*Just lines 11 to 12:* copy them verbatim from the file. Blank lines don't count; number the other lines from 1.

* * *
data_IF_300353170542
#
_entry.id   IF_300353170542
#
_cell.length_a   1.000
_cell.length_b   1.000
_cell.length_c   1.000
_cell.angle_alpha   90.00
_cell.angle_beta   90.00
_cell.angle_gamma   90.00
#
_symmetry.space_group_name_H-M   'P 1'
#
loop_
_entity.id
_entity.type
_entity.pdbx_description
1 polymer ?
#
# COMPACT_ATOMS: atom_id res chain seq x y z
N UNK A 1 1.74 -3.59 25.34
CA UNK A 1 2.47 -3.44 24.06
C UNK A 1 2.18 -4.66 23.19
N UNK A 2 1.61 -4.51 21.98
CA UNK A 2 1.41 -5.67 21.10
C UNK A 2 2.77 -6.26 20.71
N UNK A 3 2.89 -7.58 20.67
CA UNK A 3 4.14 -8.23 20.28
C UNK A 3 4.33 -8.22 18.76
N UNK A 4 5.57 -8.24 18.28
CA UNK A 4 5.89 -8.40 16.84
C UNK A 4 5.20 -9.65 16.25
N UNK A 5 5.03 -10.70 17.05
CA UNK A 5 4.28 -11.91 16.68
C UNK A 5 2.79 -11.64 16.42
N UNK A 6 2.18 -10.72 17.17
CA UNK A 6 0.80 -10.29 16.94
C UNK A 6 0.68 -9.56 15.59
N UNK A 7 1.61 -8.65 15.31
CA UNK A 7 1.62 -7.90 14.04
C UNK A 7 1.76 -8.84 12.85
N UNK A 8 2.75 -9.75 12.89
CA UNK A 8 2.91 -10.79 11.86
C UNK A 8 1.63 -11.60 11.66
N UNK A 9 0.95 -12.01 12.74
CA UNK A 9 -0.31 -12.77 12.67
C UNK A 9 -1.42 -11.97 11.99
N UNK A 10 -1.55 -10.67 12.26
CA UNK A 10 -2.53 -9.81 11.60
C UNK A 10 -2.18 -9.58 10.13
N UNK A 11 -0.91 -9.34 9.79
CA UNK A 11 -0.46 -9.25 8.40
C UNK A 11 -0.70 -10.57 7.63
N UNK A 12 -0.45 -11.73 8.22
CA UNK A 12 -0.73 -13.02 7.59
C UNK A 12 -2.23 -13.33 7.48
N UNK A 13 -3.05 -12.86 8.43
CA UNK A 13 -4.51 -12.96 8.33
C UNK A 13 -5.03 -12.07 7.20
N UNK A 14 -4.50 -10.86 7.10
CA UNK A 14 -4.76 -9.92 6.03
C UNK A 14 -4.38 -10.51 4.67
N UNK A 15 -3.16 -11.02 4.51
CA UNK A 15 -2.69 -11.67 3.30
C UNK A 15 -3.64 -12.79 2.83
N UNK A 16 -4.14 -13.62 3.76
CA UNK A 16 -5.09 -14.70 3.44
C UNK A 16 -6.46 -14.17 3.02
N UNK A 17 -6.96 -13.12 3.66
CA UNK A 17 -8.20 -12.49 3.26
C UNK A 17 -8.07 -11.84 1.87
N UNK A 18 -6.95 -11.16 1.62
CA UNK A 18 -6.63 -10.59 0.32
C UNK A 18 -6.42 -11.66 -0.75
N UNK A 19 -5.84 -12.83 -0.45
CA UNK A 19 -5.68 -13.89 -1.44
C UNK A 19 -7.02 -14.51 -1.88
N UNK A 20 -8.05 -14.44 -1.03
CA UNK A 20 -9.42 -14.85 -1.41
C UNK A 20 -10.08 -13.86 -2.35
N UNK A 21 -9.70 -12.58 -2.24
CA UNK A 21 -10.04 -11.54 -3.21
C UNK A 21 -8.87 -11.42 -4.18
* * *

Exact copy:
#
_symmetry.space_group_name_H-M   'P 1'